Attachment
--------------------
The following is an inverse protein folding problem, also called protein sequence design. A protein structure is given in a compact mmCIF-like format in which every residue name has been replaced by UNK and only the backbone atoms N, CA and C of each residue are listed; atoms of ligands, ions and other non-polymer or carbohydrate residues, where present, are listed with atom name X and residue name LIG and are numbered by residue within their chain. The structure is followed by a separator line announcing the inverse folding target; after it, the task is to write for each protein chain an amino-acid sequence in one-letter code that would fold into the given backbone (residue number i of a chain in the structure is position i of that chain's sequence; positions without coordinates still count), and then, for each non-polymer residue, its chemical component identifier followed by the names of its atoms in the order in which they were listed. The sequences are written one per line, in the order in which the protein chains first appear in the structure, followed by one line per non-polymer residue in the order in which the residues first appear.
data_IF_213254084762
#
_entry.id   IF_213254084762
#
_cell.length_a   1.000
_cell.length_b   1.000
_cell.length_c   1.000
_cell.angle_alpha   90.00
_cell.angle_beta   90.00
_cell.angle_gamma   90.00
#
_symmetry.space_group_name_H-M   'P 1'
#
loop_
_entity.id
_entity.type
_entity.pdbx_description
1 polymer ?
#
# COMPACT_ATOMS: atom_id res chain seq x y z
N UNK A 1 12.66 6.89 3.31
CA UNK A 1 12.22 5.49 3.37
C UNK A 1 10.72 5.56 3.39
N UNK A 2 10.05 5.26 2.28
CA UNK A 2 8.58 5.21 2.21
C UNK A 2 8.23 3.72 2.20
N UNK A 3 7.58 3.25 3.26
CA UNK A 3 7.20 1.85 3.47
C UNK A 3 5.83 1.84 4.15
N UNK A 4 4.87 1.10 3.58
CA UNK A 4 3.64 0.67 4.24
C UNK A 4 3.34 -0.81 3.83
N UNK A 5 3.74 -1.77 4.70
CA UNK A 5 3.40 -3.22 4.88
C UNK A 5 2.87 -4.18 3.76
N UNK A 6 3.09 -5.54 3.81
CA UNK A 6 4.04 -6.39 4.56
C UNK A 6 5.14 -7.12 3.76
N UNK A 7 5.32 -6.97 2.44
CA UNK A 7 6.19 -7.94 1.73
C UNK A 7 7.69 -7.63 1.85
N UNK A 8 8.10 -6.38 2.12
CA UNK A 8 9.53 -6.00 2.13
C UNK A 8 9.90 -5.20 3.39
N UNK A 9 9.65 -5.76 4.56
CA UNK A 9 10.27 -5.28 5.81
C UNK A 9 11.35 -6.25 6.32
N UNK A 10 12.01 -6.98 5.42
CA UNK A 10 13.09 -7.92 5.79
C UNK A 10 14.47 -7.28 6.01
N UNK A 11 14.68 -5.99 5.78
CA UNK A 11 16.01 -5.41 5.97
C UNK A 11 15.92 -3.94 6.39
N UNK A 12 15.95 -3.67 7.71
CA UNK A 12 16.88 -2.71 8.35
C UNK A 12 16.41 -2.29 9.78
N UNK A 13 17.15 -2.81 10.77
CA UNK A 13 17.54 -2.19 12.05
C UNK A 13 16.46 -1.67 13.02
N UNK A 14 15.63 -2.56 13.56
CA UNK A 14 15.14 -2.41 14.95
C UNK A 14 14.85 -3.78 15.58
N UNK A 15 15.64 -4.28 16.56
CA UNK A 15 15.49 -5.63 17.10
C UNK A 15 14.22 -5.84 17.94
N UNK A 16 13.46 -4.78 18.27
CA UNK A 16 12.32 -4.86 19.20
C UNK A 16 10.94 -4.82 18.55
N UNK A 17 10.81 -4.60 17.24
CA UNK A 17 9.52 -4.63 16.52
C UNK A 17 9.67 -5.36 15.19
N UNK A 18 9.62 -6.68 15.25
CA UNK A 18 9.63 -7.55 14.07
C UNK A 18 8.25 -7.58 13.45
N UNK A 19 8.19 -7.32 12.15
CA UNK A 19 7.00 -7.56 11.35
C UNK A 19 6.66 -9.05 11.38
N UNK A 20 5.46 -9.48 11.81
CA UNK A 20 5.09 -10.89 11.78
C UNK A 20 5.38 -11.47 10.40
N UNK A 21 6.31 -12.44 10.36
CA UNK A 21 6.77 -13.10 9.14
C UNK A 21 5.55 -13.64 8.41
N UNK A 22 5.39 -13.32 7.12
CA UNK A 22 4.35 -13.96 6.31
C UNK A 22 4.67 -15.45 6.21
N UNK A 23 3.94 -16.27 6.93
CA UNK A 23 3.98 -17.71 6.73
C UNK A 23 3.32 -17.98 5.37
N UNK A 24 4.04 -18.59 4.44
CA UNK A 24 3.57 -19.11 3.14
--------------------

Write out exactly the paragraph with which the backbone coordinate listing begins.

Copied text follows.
The following is an inverse protein folding problem, also called protein sequence design. A protein structure is given in a compact mmCIF-like format in which every residue name has been replaced by UNK and only the backbone atoms N, CA and C of each residue are listed; atoms of ligands, ions and other non-polymer or carbohydrate residues, where present, are listed with atom name X and residue name LIG and are numbered by residue within their chain. The structure is followed by a separator line announcing the inverse folding target; after it, the task is to write for each protein chain an amino-acid sequence in one-letter code that would fold into the given backbone (residue number i of a chain in the structure is position i of that chain's sequence; positions without coordinates still count), and then, for each non-polymer residue, its chemical component identifier followed by the names of its atoms in the order in which they were listed. The sequences are written one per line, in the order in which the protein chains first appear in the structure, followed by one line per non-polymer residue in the order in which the residues first appear.